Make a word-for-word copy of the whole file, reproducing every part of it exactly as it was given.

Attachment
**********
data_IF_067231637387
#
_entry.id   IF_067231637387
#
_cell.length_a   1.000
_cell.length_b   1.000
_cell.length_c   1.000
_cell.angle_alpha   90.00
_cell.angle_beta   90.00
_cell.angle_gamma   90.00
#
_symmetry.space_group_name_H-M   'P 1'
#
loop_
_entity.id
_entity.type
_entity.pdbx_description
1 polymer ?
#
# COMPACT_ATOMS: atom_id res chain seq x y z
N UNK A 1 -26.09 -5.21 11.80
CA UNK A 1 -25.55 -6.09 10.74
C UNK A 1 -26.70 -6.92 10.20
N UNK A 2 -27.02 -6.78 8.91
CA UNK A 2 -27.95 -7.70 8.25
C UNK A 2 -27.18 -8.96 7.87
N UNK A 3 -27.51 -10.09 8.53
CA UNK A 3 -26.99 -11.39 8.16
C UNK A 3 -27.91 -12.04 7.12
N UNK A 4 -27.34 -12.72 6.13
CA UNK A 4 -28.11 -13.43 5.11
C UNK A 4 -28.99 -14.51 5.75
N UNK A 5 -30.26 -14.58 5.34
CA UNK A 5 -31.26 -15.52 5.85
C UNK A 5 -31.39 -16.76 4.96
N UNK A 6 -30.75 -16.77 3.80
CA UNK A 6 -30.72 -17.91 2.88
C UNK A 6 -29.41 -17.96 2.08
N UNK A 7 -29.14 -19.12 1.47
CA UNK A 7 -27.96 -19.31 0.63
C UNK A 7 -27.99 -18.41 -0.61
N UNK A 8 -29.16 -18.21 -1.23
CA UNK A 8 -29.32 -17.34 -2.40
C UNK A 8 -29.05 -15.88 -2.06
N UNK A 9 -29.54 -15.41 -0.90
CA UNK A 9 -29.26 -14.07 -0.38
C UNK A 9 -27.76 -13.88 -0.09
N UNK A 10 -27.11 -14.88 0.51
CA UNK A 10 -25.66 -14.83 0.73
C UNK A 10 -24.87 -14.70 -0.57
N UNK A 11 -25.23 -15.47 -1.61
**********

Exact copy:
data_IF_067231637387
#
_entry.id   IF_067231637387
#
_cell.length_a   1.000
_cell.length_b   1.000
_cell.length_c   1.000
_cell.angle_alpha   90.00
_cell.angle_beta   90.00
_cell.angle_gamma   90.00
#
_symmetry.space_group_name_H-M   'P 1'
#
loop_
_entity.id
_entity.type
_entity.pdbx_description
1 polymer ?
#
# COMPACT_ATOMS: atom_id res chain seq x y z
N UNK A 1 -26.09 -5.21 11.80
CA UNK A 1 -25.55 -6.09 10.74
C UNK A 1 -26.70 -6.92 10.20
N UNK A 2 -27.02 -6.78 8.91
CA UNK A 2 -27.95 -7.70 8.25
C UNK A 2 -27.18 -8.96 7.87
N UNK A 3 -27.51 -10.09 8.53
CA UNK A 3 -26.99 -11.39 8.16
C UNK A 3 -27.91 -12.04 7.12
N UNK A 4 -27.34 -12.72 6.13
CA UNK A 4 -28.11 -13.43 5.11
C UNK A 4 -28.99 -14.51 5.75
N UNK A 5 -30.26 -14.58 5.34
CA UNK A 5 -31.26 -15.52 5.85
C UNK A 5 -31.39 -16.76 4.96
N UNK A 6 -30.75 -16.77 3.80
CA UNK A 6 -30.72 -17.91 2.88
C UNK A 6 -29.41 -17.96 2.08
N UNK A 7 -29.14 -19.12 1.47
CA UNK A 7 -27.96 -19.31 0.63
C UNK A 7 -27.99 -18.41 -0.61
N UNK A 8 -29.16 -18.21 -1.23
CA UNK A 8 -29.32 -17.34 -2.40
C UNK A 8 -29.05 -15.88 -2.06
N UNK A 9 -29.54 -15.41 -0.90
CA UNK A 9 -29.26 -14.07 -0.38
C UNK A 9 -27.76 -13.88 -0.09
N UNK A 10 -27.11 -14.88 0.51
CA UNK A 10 -25.66 -14.83 0.73
C UNK A 10 -24.87 -14.70 -0.57
N UNK A 11 -25.23 -15.47 -1.61